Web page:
So far the Ryan Express (I’m sorry Nolan who?) has returned a 1.97 pitch-type PLA which is third among all pitchers with at least 500 pitches. To the surprise of no one, Spencer Strider is first at 1.45 followed by Drew Rasmussen at 1.87. Gerrit Cole is behind Ryan at 2.13 followed by Zack Wheeler at 2.23.
Ryan’s fastball is really unique because it does well despite not having good velocity, at just under 93 on average. It’s similar to Paul Sewald whose fastball also grades out well with a PLA of 2.52. Ryan’s trick is having a flat fastball, also known as a good vertical approach angle.
Suwinski has hit the skids lately with a .559 OPS over his last 11 games. Strikeouts are going to be a thing (35-grade contact) but what I like about him is that he’s consistently demonstrated high-quality swings and takes as you can see with his decision value (70) below.
His 16.6% chase rate (99th percentile) is another way to look at it. He’s adding a ton of power (70) so I still believe in his outlook the rest of the way, although he’s probably best suited in daily leagues given his rough splits against LHP.
Burger has been flying off waiver wires lately. The sample size isn’t ideal (348 pitches) but he’s shown off light tower 80-grade power. Although curiously he only had a .130 ISO in 39 games with Triple-A Charlotte last year. Anyway, all that power might end up being bad for your cholesterol if you consider the rest of his profile: 25-grade strike zone judgment, 35-grade decision value, and 40-grade contact.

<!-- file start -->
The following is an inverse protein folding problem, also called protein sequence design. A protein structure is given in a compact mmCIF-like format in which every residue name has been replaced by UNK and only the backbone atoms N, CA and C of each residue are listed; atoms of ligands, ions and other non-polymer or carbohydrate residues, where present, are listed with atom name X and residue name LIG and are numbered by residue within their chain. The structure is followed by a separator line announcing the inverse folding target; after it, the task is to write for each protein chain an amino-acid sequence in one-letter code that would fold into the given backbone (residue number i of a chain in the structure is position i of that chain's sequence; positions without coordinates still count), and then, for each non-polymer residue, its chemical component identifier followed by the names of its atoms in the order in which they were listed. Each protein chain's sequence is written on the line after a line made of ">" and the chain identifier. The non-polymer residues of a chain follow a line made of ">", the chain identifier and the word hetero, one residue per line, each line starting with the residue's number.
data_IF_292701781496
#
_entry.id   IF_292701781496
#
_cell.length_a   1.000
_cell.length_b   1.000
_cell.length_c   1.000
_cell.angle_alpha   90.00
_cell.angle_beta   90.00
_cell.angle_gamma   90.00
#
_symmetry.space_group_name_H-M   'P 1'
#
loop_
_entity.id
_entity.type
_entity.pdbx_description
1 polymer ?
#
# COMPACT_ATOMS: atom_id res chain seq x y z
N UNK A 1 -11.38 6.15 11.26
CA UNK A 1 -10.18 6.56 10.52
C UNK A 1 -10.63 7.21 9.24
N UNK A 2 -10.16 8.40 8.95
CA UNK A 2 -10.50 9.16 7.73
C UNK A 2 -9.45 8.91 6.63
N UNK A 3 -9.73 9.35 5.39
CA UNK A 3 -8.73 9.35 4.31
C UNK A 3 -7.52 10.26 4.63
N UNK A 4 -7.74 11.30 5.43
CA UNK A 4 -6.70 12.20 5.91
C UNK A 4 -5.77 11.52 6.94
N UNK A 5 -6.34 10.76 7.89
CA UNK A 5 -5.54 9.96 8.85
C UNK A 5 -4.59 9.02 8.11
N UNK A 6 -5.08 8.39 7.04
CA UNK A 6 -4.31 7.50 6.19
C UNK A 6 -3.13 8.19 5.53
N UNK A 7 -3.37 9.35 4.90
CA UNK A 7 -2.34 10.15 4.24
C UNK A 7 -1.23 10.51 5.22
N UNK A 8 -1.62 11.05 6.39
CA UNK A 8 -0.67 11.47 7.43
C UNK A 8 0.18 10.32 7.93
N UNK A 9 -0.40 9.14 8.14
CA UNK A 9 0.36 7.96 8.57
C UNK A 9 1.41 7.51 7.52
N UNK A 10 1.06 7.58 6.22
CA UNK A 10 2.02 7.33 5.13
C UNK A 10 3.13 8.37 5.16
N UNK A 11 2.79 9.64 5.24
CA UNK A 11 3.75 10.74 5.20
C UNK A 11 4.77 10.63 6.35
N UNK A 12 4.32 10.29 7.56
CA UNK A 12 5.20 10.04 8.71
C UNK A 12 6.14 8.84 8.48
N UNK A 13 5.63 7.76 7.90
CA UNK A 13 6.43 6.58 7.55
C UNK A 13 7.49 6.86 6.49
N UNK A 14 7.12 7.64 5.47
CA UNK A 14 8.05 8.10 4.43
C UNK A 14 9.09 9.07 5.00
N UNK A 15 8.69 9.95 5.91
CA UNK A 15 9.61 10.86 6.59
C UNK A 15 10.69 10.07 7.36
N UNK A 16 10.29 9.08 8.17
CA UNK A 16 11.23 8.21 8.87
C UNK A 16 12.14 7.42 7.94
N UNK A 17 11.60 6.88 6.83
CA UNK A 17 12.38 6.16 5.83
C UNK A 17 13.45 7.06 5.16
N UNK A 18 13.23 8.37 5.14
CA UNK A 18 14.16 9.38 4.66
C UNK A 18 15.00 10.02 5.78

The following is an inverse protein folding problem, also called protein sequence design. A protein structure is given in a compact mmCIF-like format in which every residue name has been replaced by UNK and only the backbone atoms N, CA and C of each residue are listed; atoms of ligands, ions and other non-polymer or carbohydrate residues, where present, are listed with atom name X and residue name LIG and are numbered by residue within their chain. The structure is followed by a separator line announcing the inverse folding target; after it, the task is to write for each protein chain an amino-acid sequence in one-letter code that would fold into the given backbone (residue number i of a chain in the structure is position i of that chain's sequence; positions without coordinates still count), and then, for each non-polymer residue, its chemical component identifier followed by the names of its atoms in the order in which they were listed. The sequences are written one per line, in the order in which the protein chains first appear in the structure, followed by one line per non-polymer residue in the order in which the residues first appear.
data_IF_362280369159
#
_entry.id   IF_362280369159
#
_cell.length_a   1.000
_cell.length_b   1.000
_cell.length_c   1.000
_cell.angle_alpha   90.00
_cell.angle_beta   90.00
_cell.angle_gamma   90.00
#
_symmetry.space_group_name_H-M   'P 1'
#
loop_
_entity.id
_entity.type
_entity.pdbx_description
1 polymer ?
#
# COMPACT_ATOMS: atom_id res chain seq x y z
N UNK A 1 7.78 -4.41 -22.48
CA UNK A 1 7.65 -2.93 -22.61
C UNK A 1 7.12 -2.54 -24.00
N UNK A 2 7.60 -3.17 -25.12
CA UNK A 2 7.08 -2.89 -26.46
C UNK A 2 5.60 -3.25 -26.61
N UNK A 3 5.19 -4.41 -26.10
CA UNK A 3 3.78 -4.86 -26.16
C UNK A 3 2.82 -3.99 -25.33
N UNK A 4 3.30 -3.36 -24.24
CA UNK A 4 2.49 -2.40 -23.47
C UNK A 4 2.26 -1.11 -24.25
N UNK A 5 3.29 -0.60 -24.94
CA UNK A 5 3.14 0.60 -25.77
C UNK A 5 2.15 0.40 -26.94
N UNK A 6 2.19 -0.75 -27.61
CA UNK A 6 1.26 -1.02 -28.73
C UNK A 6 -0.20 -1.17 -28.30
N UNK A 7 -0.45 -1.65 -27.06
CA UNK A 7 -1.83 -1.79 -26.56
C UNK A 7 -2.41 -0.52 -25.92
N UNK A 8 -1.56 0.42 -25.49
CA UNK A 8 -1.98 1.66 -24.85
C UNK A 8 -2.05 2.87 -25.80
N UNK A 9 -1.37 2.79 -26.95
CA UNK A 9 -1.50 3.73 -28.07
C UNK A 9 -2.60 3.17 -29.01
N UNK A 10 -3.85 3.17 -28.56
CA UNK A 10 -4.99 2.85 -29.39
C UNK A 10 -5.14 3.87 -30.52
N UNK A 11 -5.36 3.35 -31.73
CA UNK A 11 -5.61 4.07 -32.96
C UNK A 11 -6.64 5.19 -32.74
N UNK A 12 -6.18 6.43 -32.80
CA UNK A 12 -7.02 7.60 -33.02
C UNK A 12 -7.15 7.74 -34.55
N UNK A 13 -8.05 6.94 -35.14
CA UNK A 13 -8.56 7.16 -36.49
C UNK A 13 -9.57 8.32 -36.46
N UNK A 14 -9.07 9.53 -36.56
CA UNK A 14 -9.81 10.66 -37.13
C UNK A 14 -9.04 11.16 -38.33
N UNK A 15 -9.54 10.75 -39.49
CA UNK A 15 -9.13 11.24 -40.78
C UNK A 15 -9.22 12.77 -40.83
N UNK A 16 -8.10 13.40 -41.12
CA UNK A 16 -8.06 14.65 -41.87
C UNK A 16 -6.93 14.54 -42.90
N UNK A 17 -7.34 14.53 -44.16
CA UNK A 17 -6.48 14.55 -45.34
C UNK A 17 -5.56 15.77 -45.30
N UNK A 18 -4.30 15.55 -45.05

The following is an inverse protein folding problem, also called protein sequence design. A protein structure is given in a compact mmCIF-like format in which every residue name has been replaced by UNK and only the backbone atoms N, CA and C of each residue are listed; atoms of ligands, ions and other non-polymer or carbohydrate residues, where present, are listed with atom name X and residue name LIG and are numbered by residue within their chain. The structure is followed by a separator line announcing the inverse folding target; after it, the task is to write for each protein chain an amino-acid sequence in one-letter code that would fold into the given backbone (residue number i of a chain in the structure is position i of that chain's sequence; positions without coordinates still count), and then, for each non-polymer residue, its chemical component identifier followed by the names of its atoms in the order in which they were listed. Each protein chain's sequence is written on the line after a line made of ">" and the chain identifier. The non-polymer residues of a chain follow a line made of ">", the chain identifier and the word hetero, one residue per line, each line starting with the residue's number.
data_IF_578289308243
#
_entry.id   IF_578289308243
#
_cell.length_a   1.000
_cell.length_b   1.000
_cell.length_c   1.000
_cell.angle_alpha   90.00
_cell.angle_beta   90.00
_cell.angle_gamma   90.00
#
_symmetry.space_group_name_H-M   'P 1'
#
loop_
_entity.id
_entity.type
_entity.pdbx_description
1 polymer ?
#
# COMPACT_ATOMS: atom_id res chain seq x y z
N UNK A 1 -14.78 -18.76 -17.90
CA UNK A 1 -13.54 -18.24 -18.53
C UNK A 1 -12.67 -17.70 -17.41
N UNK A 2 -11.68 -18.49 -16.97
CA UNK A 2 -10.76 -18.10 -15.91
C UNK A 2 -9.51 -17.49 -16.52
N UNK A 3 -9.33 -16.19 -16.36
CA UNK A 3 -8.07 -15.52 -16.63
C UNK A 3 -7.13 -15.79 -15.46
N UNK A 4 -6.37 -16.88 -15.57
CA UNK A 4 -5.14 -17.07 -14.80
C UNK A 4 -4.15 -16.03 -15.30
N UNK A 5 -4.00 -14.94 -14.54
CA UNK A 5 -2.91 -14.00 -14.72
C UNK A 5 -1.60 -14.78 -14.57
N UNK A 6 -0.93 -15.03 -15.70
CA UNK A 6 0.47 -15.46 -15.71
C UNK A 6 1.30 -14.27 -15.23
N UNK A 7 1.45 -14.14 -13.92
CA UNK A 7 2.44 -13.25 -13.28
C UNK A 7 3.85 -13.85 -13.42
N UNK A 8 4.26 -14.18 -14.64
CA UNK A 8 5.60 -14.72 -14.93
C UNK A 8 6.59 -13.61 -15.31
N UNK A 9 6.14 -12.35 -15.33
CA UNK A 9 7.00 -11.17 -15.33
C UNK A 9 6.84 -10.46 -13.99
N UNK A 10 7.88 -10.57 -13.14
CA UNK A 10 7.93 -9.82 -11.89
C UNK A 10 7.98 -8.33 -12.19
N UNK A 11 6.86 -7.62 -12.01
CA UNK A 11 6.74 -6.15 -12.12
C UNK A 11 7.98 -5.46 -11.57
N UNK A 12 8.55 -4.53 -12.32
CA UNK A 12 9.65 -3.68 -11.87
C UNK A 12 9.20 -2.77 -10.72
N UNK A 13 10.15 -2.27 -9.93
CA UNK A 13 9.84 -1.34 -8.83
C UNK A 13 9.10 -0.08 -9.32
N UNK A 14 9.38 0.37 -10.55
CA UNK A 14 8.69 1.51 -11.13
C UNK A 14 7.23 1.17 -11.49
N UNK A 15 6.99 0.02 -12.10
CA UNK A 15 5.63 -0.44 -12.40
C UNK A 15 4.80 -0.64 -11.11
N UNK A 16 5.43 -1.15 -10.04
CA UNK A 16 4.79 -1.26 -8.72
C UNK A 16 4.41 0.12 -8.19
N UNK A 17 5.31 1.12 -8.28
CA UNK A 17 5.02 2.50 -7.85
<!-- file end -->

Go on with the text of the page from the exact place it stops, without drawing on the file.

You might have noticed that LeMahieu has a 26.5% K rate which is by far a career-high. He still rates above average with contact (60) but as you can see below he’s fallen quite a bit in that area relative to where he was last season.
We talked about Soto a few weeks ago when he wasn’t doing a whole lot. He’s recovered nicely and his hitting for a .993 OPS over his last 12 games. He’s the only player that PLV has tracked this year with an 80-grade decision value. As you can see below, he’s really in a league of his own as far as making high-quality swings and takes.
The interesting thing is that he’s running a below-average contact grade of 45. I don’t think that’s not necessarily a bad thing because he consistently swings at great pitches to hit but it’s below his previous grades in 2022 (50) and 2021 (55).
Feel free to ignore Clarke Schmidt given his, you know, less-than-ideal 6.30 ERA and 1.65 WHIP. The big problem is against lefties as they’ve bludgeoned him for a .464 wOBA. But PLV seems to like at least some of what he’s doing.
The slider’s PLA of 2.09 ranks 25th among pitchers with at least 500 pitches. And his curveball PLA of 2.03 ranks fifth.
Gunnar Henderson and Anthony Volpe
In week two, we took a very early look at some rookie hitters. Gunnar Henderson has struggled overall but he’s at least maintaining a decent OBP with above-average decision value (55) and above-average power (55). The problem though is his contact (40).